This is interesting. On August 1, 2019, the Ninth Circuit certified a pair of questions to the California Supreme Court in Cole v. CRST Van Expedited, Inc. (No. 17-55606) (9th Cir. Aug. 1, 2019). Before we get ahead of ourselves, the California Supreme Court still needs to agree to take up the certified questions. They do so at an exceedingly high rate, but it isn’t a done deal…yet. So, what about those questions? The questions posed are as follows:
1.Does the absence of a formal policy regarding meal and rest breaks violate California law?
2.Does an employer’s failure to keep records for meal and rest breaks taken by its employees create a rebuttable presumption that the meal and rest breaks were not provided?
Slip op., at 4. The case arises in the context of the operation of truck drivers working for a shipping company. The discussion of the reason for the certification clarifies where the Ninth Circuit seeks guidance:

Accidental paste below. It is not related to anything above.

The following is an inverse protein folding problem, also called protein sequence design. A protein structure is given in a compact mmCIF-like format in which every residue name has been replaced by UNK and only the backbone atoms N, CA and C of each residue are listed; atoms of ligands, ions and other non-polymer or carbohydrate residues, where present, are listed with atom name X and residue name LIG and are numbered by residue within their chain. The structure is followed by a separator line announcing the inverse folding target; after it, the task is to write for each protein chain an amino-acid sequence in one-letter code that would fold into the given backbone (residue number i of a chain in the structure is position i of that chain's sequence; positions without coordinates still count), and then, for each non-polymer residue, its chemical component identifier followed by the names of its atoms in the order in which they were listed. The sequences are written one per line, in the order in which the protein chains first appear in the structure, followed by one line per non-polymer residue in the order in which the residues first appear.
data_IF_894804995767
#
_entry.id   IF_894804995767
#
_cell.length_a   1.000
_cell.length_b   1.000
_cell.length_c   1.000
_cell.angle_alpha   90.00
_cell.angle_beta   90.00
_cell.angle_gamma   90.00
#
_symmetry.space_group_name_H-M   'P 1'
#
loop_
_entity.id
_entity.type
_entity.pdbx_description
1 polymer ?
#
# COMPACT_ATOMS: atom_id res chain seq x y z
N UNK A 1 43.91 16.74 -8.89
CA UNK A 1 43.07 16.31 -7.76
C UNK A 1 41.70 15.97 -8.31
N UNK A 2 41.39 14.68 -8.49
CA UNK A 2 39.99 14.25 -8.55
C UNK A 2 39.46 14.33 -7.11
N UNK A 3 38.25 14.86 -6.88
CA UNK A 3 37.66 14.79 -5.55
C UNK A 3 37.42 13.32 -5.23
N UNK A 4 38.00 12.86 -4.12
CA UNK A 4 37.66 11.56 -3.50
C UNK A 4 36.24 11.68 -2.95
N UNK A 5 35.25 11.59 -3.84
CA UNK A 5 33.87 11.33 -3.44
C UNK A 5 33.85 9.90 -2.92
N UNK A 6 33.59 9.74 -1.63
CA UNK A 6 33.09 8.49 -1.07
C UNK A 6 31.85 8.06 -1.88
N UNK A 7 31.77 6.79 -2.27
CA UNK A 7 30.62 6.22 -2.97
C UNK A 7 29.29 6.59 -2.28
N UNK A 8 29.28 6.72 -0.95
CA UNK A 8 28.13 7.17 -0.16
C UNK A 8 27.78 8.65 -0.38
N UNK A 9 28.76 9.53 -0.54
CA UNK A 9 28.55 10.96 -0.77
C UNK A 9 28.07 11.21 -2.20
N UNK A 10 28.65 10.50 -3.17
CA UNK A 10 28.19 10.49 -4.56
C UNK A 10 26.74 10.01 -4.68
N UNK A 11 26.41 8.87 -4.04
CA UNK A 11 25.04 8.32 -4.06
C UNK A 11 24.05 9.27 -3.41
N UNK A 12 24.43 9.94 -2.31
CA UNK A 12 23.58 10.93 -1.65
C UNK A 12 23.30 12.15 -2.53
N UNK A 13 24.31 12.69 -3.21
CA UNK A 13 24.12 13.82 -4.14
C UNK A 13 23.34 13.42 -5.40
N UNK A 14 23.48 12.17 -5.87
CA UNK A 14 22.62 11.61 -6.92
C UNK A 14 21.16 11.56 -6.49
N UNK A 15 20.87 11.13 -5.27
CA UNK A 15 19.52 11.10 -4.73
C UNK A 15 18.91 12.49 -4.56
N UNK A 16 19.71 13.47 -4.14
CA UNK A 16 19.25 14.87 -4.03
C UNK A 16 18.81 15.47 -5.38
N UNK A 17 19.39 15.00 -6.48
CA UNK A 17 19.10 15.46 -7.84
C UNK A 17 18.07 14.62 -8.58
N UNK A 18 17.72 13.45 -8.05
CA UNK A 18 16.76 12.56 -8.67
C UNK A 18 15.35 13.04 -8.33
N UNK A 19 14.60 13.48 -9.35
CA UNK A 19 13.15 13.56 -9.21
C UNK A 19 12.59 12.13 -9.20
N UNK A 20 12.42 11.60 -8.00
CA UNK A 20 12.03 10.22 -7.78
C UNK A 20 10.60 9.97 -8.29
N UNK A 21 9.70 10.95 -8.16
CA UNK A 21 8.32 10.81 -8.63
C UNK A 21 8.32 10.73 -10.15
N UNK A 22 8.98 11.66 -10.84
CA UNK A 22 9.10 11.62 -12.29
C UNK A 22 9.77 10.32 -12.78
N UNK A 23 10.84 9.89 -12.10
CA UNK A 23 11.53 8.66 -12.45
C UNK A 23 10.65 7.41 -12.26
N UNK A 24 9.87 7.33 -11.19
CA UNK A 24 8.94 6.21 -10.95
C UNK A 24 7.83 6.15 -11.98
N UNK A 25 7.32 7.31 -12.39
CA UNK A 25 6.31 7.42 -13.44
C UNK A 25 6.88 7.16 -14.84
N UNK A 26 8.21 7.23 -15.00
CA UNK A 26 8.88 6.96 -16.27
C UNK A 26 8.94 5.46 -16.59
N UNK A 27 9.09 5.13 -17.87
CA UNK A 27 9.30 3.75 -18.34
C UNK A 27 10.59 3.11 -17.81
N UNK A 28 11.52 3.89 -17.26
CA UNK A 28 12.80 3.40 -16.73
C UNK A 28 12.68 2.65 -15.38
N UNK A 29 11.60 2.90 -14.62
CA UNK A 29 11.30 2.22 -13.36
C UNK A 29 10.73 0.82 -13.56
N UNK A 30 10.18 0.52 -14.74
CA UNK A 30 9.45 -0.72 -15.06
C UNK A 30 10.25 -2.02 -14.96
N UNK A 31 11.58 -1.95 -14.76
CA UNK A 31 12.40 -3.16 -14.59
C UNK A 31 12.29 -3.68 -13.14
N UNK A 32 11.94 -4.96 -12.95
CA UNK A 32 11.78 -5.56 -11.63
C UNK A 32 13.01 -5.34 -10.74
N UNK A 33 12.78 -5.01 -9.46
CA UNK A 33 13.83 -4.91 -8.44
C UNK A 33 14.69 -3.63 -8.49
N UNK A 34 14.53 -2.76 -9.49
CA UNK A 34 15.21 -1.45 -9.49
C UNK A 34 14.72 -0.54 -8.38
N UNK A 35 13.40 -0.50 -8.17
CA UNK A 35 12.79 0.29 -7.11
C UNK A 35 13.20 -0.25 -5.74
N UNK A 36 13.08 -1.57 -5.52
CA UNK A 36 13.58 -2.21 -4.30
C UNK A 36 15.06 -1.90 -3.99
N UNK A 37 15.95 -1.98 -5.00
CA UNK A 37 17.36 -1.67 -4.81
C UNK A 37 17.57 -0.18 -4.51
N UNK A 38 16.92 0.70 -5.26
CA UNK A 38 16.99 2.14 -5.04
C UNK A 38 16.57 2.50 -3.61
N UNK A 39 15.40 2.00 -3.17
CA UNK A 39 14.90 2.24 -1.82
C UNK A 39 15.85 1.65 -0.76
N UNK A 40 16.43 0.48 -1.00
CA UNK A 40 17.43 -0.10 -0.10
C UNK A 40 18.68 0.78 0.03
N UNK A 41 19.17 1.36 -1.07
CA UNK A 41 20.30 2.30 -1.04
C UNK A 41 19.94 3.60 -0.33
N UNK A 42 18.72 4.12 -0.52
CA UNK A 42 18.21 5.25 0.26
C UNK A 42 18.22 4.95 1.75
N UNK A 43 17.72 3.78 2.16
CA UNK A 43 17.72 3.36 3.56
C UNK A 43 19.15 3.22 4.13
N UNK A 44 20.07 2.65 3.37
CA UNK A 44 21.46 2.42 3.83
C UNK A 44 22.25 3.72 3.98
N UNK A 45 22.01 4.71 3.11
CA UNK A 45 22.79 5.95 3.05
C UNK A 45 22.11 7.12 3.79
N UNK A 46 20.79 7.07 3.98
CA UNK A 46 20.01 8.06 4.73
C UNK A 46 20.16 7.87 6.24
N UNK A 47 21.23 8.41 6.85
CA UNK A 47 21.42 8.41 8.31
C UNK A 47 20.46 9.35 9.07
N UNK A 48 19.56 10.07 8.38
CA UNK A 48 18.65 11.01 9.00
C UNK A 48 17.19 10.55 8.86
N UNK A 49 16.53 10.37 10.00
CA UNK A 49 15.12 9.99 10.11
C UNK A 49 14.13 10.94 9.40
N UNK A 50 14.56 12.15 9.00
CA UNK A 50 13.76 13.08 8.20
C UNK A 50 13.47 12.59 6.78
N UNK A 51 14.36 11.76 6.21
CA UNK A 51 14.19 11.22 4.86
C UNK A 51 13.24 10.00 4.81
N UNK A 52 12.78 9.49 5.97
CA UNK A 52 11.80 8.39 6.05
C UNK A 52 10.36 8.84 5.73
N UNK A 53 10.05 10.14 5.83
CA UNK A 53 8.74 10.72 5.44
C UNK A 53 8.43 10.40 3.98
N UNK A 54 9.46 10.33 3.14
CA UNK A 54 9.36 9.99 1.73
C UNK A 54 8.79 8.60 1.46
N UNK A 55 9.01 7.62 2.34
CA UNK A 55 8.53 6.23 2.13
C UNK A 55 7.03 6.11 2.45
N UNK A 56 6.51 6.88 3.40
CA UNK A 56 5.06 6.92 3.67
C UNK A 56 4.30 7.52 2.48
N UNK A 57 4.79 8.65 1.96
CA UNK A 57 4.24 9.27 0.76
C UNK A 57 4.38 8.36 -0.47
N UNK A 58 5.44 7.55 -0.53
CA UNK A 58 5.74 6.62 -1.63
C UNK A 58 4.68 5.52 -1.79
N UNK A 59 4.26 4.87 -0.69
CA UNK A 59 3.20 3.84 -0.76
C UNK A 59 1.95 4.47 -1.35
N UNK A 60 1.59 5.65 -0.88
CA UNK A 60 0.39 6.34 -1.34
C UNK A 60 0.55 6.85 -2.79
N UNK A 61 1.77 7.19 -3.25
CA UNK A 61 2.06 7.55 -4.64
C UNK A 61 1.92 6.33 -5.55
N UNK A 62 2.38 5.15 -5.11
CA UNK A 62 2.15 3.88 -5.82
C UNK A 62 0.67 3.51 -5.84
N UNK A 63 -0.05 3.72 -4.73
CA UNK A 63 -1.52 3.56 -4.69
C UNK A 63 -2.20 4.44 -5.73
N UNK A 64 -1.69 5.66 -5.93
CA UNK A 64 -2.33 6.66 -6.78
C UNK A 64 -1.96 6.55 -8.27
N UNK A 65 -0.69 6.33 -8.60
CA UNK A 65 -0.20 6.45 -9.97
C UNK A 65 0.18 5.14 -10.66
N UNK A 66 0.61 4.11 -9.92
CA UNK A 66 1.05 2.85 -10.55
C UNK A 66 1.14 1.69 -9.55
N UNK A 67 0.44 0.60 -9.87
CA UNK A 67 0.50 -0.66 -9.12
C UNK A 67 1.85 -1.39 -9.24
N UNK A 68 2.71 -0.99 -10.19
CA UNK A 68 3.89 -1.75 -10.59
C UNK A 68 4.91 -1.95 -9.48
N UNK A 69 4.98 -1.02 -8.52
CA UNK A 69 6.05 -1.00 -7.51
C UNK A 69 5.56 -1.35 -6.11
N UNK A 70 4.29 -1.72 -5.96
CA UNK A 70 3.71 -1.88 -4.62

The California Supreme Court did not directly address in Brinker whether the absence of a policy providing for meal and rest breaks constitutes a violation of California labor law. However, in Duran v. U.S. Bank Nat’l Ass’n, 325 P.3d 916,933 n.28 (Cal. 2014), the California Supreme Court observed that “[i]n regard to other wage and hour claims, some courts have held that the absence of a uniform policy supports [class] certification if such a policy is required by law. We express no opinion on this question.” (emphasis in the original).
Slip op., at 11. After noting Benton and Bradley, the Court also observed the concurring comment in Brinker:
In Brinker, Justice Werdegar noted that “[i]f an employer’s records show no meal period for a given shift over five hours, a rebuttable presumption arises that the employee was not relieved of duty and no meal period was provided.” 273 P.3d at 545 (Werdegar, J., concurring).
Slip op. at 12.
If the California Supreme Court takes up the questions, I will be happy to handle action on the outcome for a 5% vig. Kidding. 10%. Still kidding.